Interest Cover | 2.5 | 2.2 | 2 | 1.4 | |
Dividend Cover | 1.5 | 2.4 | 2.7 | 3 | |
Dividend Yield | 5.30% | 3.22% | 2.64% | 2.09% | |
Average Share Price | 11.7 | 12.74 | 14.56 | 15.2 | |
Earnings Per Share ( €1) | 0.9 | 0.98 | 1.04 | 0.95 | |
P/E Ratio | 13 | 13 | 14 | 16 | |
% Overheads / Cost of Sales | 43.50% | 40.00% | 37.00% | 33.00% | |
%Materials/ Cost of Sales | 40% | 43% | 45% | 48% | |
% Wages/ Cost of Sales | 16.50% | 17.00% | 18.00% | 19.00% | |
Cash Operating Cycle | 100 days | 109 days | 123 days | 145 days | |
App Table 1. Financial Data
Appendix 2: Discounted Cash Flow
Discounted Cash flows Project X:
Year | Discount Factor @ 8% | Cash Flow | Discounted Cashflow |
0 | 1 | 75 | 75 |
1 | 0.926 | 20 | 18.52 |
2 | 0.857 | 35 | 29.995 |
3 | 0.794 | 30 | 23.82 |
4 | 0.735 | 25 | 18.375 |
NPV | 15.71 |
Year | Discount Factor @ 10% | Cash Flow | Discounted Cashflow |
0 | 1 | 75 | 75 |
1 | 0.909 | 20 | 18.18 |
2 | 0.826 | 35 | 28.91 |
3 | 0.753 | 30 | 22.59 |
4 | 0.683 | 25 | 17.075 |
NPV | 11.755 |
Year | Discount Factor @ 15% | Cash Flow | Discounted Cashflow |
0 | 1 | 75 | 75 |
1 | 0.87 | 20 | 17.4 |
2 | 0.756 | 35 | 26.46 |
3 | 0.658 | 30 | 19.74 |
4 | 0.572 | 25 | 14.3 |
NPV | 2.9 |
Year | Discount Factor @ 20% | Cash Flow | Discounted Cashflow |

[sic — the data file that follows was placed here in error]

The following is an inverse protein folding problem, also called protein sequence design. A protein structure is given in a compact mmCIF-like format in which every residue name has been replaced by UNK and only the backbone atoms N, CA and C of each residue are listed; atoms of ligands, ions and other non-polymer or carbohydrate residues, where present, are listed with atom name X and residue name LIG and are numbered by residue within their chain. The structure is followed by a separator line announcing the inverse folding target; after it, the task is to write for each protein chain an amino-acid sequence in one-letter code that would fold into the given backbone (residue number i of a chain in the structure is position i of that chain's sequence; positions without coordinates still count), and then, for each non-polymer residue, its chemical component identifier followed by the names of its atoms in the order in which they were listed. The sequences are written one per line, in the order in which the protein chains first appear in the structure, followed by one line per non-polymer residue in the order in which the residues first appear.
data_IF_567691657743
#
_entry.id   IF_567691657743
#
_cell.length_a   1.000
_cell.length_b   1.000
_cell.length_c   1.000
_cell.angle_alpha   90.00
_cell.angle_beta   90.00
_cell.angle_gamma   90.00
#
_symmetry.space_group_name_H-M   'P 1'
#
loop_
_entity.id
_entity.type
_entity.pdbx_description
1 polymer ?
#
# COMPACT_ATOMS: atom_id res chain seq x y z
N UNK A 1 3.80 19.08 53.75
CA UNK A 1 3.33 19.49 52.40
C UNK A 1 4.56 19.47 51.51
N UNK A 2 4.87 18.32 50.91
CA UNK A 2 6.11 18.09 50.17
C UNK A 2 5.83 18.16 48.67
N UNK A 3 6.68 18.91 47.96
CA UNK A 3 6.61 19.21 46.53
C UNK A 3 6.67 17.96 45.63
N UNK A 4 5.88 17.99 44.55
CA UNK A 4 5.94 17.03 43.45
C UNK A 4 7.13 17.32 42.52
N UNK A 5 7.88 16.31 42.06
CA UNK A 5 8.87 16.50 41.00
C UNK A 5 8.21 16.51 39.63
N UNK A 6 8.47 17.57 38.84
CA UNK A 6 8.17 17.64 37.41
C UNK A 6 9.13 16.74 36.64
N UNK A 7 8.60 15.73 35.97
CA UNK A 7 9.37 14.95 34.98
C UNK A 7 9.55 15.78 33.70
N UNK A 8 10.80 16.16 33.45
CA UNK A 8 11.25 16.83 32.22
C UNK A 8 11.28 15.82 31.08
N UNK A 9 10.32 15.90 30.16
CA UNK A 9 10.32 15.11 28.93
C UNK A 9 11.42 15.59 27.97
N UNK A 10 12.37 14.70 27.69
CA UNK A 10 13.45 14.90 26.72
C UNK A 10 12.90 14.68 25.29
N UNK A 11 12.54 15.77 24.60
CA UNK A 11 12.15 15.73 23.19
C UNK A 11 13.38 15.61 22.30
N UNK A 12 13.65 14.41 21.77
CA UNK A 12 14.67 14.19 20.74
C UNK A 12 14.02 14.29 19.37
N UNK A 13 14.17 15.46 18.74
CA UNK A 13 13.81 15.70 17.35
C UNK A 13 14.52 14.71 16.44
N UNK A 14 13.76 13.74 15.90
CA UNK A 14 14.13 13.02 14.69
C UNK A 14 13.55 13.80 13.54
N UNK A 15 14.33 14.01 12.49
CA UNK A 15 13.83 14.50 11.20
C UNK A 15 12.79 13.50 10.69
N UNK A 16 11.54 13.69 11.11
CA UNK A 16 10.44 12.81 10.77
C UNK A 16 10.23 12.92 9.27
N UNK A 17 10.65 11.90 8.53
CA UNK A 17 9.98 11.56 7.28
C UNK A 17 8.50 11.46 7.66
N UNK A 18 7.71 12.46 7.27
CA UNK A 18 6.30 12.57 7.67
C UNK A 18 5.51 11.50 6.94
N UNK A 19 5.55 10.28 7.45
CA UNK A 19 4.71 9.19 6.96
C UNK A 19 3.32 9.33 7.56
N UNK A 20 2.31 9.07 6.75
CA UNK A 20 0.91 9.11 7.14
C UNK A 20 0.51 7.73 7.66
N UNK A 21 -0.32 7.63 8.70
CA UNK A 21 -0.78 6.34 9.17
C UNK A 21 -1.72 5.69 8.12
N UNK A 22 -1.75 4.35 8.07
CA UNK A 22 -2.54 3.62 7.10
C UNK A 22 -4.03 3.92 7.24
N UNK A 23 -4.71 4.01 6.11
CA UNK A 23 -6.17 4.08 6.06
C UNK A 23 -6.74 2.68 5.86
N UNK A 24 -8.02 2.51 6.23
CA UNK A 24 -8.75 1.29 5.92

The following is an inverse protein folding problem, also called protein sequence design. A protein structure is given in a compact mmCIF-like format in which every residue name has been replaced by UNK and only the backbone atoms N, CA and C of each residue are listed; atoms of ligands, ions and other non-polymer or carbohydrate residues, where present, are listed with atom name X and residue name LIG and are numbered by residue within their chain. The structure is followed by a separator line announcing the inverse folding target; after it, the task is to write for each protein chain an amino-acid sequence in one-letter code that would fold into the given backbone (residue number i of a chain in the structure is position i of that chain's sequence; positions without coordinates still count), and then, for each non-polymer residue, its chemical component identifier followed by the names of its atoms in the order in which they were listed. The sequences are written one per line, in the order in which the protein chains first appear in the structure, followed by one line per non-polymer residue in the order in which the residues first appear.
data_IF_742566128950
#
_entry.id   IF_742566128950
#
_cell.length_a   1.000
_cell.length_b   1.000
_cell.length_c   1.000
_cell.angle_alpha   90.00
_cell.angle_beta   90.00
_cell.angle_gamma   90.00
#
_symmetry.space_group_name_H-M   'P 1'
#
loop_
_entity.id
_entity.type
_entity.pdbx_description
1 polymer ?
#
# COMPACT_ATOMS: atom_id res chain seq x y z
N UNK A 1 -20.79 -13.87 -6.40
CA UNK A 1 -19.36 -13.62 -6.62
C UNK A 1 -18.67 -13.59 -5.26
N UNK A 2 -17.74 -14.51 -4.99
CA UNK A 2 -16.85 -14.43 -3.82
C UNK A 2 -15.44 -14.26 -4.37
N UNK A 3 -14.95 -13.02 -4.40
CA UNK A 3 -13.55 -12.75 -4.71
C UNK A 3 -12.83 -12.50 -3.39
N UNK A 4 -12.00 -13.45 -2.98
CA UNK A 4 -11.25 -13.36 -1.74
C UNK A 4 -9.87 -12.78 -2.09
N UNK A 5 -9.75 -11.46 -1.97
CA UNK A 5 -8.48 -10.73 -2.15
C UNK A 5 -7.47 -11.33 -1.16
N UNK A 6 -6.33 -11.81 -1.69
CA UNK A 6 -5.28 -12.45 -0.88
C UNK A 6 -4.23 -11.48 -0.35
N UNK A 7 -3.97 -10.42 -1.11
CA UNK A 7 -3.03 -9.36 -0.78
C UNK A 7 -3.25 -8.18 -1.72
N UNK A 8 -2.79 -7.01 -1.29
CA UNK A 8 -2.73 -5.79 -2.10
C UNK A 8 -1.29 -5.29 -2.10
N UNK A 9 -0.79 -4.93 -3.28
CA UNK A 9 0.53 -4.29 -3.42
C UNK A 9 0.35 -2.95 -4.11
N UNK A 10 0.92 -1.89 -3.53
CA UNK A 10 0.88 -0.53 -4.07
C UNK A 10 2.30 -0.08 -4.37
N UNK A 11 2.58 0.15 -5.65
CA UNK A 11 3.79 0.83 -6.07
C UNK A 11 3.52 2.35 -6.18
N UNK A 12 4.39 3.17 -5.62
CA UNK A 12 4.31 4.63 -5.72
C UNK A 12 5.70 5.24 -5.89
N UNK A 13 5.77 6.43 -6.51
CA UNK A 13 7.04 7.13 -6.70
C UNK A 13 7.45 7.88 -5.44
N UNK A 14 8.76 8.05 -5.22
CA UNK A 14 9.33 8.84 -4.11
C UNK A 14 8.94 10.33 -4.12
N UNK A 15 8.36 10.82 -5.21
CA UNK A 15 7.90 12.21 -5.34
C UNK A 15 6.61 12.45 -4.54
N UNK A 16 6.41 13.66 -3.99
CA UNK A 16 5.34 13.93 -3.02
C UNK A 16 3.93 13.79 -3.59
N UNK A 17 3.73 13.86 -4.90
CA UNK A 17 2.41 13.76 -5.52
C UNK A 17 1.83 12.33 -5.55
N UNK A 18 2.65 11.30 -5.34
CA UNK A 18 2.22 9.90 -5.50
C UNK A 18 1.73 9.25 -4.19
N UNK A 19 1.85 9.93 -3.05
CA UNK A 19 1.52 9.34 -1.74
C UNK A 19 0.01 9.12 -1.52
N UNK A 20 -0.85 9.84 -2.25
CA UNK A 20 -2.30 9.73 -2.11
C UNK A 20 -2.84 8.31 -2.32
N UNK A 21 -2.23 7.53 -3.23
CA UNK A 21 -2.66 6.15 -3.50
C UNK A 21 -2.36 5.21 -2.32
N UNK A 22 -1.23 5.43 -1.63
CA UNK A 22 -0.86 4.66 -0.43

0 | 1 | 75 | 75 |
1 | 0.833 | 20 | 16.66 |
2 | 0.694 | 35 | 24.29 |
3 | 0.579 | 30 | 17.37 |
4 | 0.482 | 25 | 12.05 |
NPV | -4.63 |
Year | Discount Factor @ 25% | Cash Flow | Discounted Cashflow |
0 | 1 | 75 | 75 |
1 | 0.8 | 20 | 16 |
2 | 0.64 | 35 | 22.4 |
3 | 0.512 | 30 | 15.36 |
4 | 0.409 | 25 | 10.225 |
NPV | -11.015 |
Discounted Cash flows Project Y:
Year | Discount Factor @ 8% | Cash Flow | Discounted Cashflow |
0 | 1 | 90 | 90 |
1 | 0.926 | 30 | 27.78 |
2 | 0.857 | 35 | 29.995 |
3 | 0.794 | 25 | 19.85 |
4 | 0.735 | 30 | 22.05 |
NPV | 9.675 |
Year | Discount Factor @ 10% | Cash Flow | Discounted Cashflow |
0 | 1 | 90 | 90 |
1 | 0.909 | 30 | 27.27 |
2 | 0.826 | 35 | 28.91 |
3 | 0.753 | 25 | 18.825 |
4 | 0.683 | 30 | 20.49 |
NPV | 5.495 |
Year | Discount Factor @ 15% | Cash Flow | Discounted Cashflow |
0 | 1 | 90 | 90 |
1 | 0.87 | 30 | 26.1 |
2 | 0.756 | 35 | 26.46 |
3 | 0.658 | 25 | 16.45 |
4 | 0.572 | 30 | 17.16 |
NPV | -3.83 |
Year | Discount Factor @ 20% | Cash Flow | Discounted Cashflow |
0 | 1 | 90 | 90 |
1 | 0.833 | 30 | 24.99 |
2 | 0.694 | 35 | 24.29 |
3 | 0.579 | 25 | 14.475 |
4 | 0.482 | 30 | 14.46 |
NPV | -11.785 |
Year | Discount Factor @ 25% | Cash Flow | Discounted Cashflow |
0 | 1 | 90 | 90 |
1 | 0.8 | 30 | 24 |
2 | 0.64 | 35 | 22.4 |
3 | 0.512 | 25 | 12.8 |
4 | 0.409 | 30 | 12.27 |
NPV | -18.53 |